- 17 major Ukrainian online publications (all materials): 24tv.ua, bykvu.com, censor.net.ua, fakty.com.ua, fakty.ua, gordonua.com, interfax.com.ua, lb.ua, liga.net, nv.ua, pravda.com.ua, rbc.ua, segodnya.ua, tsn.ua, ukrinform.ru, unian.net, zn.ua
- 16 major Russian publications (all materials): aif.ru, dni.ru, kommersant.ru, kp.ru, lenta.ru, lentainform.com, life.ru, newsru.com, pravda.ru, regnum.ru, riafan.ru, russian.rt.com, slovodel.com, svpressa.ru, tass.ru, vz.ru
Manipulation in news was singled out by our improved AI classifier developed in the project We’ve got bad news. In the monitoring, we only regarded materials about social and political life which are about Ukraine.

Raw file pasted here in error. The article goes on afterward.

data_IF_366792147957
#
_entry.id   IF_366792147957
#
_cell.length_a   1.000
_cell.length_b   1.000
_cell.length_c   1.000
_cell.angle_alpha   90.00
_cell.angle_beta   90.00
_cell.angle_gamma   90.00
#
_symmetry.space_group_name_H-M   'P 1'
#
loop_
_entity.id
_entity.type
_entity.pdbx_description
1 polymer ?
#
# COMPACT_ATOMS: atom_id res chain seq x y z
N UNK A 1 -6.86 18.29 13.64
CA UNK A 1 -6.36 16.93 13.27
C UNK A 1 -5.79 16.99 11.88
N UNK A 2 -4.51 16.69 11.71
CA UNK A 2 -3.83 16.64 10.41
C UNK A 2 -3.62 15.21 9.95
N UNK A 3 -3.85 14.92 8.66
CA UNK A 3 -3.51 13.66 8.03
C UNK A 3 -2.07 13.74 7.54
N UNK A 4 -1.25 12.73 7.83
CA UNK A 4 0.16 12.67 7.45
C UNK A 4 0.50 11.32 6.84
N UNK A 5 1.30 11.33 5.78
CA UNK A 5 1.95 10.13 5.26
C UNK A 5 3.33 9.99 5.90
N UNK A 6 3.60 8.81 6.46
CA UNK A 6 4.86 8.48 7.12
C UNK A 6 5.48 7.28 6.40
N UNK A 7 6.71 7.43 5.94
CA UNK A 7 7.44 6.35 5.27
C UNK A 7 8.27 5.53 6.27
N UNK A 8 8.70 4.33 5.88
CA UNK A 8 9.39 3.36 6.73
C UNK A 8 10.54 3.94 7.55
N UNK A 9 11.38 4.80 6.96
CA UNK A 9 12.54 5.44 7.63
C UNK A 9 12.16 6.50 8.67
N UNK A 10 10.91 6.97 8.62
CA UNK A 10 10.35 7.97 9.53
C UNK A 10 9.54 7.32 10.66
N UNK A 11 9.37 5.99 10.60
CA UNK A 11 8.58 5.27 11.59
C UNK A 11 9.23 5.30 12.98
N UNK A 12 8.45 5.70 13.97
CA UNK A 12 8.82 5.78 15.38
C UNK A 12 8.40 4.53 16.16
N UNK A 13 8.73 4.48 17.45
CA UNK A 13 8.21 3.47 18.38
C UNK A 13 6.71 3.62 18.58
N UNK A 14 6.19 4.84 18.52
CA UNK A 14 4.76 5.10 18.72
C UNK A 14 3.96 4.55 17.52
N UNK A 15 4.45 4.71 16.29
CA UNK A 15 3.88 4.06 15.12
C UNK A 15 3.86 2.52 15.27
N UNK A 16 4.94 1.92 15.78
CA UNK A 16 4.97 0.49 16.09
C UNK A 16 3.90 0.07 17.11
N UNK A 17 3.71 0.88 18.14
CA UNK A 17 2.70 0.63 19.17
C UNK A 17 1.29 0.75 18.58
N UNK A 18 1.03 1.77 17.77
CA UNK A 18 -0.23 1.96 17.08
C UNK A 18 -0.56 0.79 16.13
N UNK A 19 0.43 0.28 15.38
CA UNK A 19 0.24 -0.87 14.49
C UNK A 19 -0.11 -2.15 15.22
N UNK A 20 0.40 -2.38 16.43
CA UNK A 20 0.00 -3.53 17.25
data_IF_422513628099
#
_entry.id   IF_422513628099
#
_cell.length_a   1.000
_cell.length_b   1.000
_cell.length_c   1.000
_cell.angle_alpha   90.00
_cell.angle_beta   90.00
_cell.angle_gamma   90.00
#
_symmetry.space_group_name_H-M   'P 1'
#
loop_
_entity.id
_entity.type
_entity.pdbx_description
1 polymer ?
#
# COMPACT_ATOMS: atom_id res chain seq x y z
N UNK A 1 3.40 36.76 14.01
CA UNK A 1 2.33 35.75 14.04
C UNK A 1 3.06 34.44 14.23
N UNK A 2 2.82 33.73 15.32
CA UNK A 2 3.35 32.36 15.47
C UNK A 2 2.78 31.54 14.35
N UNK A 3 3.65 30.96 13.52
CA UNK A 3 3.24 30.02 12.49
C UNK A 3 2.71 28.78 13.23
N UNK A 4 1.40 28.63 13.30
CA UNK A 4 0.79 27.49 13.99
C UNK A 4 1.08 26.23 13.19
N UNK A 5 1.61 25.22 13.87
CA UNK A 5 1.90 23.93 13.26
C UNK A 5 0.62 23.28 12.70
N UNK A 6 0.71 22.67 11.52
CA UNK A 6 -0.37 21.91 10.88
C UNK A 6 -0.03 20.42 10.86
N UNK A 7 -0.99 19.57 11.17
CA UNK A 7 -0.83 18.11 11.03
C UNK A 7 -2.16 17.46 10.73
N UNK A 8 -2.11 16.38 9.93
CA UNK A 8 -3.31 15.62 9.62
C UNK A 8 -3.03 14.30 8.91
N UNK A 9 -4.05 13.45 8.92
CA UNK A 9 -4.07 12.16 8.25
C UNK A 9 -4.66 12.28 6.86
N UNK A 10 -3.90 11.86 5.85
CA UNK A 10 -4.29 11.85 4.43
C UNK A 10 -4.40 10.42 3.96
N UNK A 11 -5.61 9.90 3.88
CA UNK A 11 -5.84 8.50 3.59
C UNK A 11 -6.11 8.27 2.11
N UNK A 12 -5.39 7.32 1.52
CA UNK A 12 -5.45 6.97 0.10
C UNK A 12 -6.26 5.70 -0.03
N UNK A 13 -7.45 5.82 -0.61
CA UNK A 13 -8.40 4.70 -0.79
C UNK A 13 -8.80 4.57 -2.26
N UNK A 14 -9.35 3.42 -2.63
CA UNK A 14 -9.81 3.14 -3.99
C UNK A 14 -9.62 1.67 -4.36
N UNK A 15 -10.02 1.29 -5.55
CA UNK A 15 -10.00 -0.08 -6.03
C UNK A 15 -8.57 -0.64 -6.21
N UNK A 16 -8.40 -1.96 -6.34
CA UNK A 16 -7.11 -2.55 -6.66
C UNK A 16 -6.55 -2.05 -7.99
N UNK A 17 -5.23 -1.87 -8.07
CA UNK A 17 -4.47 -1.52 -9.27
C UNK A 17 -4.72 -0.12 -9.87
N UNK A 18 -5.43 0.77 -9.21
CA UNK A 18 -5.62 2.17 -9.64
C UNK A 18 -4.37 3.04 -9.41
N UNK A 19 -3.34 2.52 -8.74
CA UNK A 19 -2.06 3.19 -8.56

Limitations of the study:
In this study, we only regarded the topics which are in line with Russian disinformation campaigns. Most of them are based on real events, as disinformation works more effectively this way. Topic names reflect manipulations used in the topic. Accordingly, news stories on Ukrainian mainstream sites on the same topic may have completely different content from that of manipulative materials.
We take the topics of Russian propaganda in Ukraine from the following groups of materials:
- manipulative news from the Russian online publications which write on Ukrainian topics, for the population of the occupied territories
- manipulative news from those Ukrainian sites where a significant amount of manipulative news has been spotted. This second category is targeted at Ukrainian audiences and publishes a lot of manipulative news of different ideological orientation
- all news from mainstream Ukrainian publications
- all materials from mainstream Russian news sites
In the first and second groups of news, the materials were selected by the AI classifier of manipulative news.